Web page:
Earlier this year ITS started a book club aimed at reading books we thought would help us continue to learn and grow at work. This past month we finished reading a book called: Sprint: How to Solve Big Problems and Test New Ideas in Just Five Days by Jason Knapp.
The sprint is a process of structured brainstorming for answering critical questions through design, prototyping, and testing new ideas with users. Developed at Google Ventures, it combines some business theory, innovation, behavior science, and design thinking into a five step process that happens over the course of five days or some modification thereof.
Process of a Design Sprint:
- Map (review background and user insights)
- Sketch (brainstorm what’s possible and draw out possibilities)
- Decide (rank solutions, pick one)
- Prototype (create a minimum viable concept)
- Test (observe what’s effective for users)
“On Monday, you’ll map out the problem and pick an important place to focus. On Tuesday, you’ll sketch competing solutions on paper. On Wednesday, you’ll make difficult decisions and turn your ideas into a testable hypothesis. On Thursday, you’ll hammer out a high-fidelity prototype. And on Friday, you’ll test it with real live humans.”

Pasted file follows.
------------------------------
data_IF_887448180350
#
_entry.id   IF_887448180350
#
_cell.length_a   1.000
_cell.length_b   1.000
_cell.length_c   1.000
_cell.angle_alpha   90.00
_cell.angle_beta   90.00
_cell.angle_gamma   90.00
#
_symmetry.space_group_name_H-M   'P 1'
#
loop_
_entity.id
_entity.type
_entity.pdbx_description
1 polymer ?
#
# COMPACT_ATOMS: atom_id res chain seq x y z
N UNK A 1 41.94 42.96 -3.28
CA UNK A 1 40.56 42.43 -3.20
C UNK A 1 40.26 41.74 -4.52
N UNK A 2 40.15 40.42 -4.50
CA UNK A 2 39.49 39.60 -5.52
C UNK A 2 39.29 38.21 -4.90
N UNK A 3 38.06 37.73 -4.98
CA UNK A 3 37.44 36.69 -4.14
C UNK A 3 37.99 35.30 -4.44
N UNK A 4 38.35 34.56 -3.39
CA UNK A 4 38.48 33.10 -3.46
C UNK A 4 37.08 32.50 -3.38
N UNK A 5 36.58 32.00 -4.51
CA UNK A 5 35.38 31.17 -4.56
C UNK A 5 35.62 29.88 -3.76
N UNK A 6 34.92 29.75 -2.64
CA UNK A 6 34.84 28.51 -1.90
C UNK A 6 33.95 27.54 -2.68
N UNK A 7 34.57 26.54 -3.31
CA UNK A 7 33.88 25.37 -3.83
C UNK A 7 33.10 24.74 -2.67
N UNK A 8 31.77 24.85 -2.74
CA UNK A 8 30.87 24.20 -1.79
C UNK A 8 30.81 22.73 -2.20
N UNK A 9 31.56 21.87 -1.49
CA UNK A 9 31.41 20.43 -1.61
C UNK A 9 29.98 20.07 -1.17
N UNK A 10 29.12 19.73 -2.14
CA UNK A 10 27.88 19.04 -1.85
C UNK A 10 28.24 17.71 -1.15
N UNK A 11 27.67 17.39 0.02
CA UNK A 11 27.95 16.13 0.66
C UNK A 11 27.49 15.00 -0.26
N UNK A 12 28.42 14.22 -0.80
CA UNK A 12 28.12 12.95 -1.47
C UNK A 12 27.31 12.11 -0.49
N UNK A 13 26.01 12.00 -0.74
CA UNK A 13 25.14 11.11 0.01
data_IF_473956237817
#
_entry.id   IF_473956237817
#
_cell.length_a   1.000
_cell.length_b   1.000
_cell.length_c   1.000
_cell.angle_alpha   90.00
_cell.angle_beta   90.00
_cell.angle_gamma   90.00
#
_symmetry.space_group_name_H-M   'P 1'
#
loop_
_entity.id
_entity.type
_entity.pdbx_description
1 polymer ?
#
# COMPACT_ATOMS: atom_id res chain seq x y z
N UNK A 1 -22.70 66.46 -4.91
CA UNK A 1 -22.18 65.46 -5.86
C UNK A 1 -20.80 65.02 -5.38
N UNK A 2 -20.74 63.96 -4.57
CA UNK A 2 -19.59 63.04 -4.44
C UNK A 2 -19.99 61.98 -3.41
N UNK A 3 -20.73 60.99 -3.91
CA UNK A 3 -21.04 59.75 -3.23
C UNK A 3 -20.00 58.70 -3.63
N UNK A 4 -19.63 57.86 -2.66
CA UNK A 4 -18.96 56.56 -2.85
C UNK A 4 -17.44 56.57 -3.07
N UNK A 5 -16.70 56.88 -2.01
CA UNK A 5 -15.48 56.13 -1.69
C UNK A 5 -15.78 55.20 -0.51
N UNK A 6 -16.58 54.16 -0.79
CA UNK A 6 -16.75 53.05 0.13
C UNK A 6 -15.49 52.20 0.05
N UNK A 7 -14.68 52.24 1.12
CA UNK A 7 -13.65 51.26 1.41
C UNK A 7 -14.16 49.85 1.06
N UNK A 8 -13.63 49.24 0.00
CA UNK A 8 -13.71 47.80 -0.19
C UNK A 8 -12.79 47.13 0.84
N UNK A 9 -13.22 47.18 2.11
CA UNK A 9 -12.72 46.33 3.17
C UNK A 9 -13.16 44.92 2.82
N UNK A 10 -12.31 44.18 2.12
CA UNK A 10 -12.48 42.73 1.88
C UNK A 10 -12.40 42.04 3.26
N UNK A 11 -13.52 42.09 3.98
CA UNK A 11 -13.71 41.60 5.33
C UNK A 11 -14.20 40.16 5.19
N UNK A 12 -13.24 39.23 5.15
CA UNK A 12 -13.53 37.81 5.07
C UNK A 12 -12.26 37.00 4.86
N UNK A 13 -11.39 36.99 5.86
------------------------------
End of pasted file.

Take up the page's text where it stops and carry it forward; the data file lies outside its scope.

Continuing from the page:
How Might We Apply a Design Sprint in Higher Education?
Not many of us have 5 full days to completely devote to a project or a task. However, many Design Sprints can be modified. For example, at the Innovation Academy at the University of Florida in their 5 week interdisciplinary Summer intensive course, they had their students answer the question: How can we improve our planet by reducing food waste and loss? using the process of a Design Sprint. Instead of a five day Sprint, they met twice a week for five weeks to meet the course meeting-time requirements.
In another example, driven by the belief that the best professional development is participatory and provides connectivity, the University at Mary Washington has incorporated Design Sprints into their faculty development workshops. Their Division of Teaching and Learning Technologies does a monthly 1 hour Design Sprint with their faculty to solve problems they often experience in the classroom. During their workshop they take their faculty through the process of the first three steps, and then the faculty take what they generated in the workshop and turn it into something they can use for their courses.
For some projects, maybe the problem is already clearly defined, and so it’s easier to skip the first 3 steps and go straight to prototype and test. For others, maybe the prototype and test may be the most important. It all depends on where you are in a project. Mostly, this process gives you useful techniques to increase creativity and generate new ideas while prioritizing your users’ needs first. If you’re interesting in running a Design Sprint for your class or department, or if you have any questions about the process please contact us at email@example.com.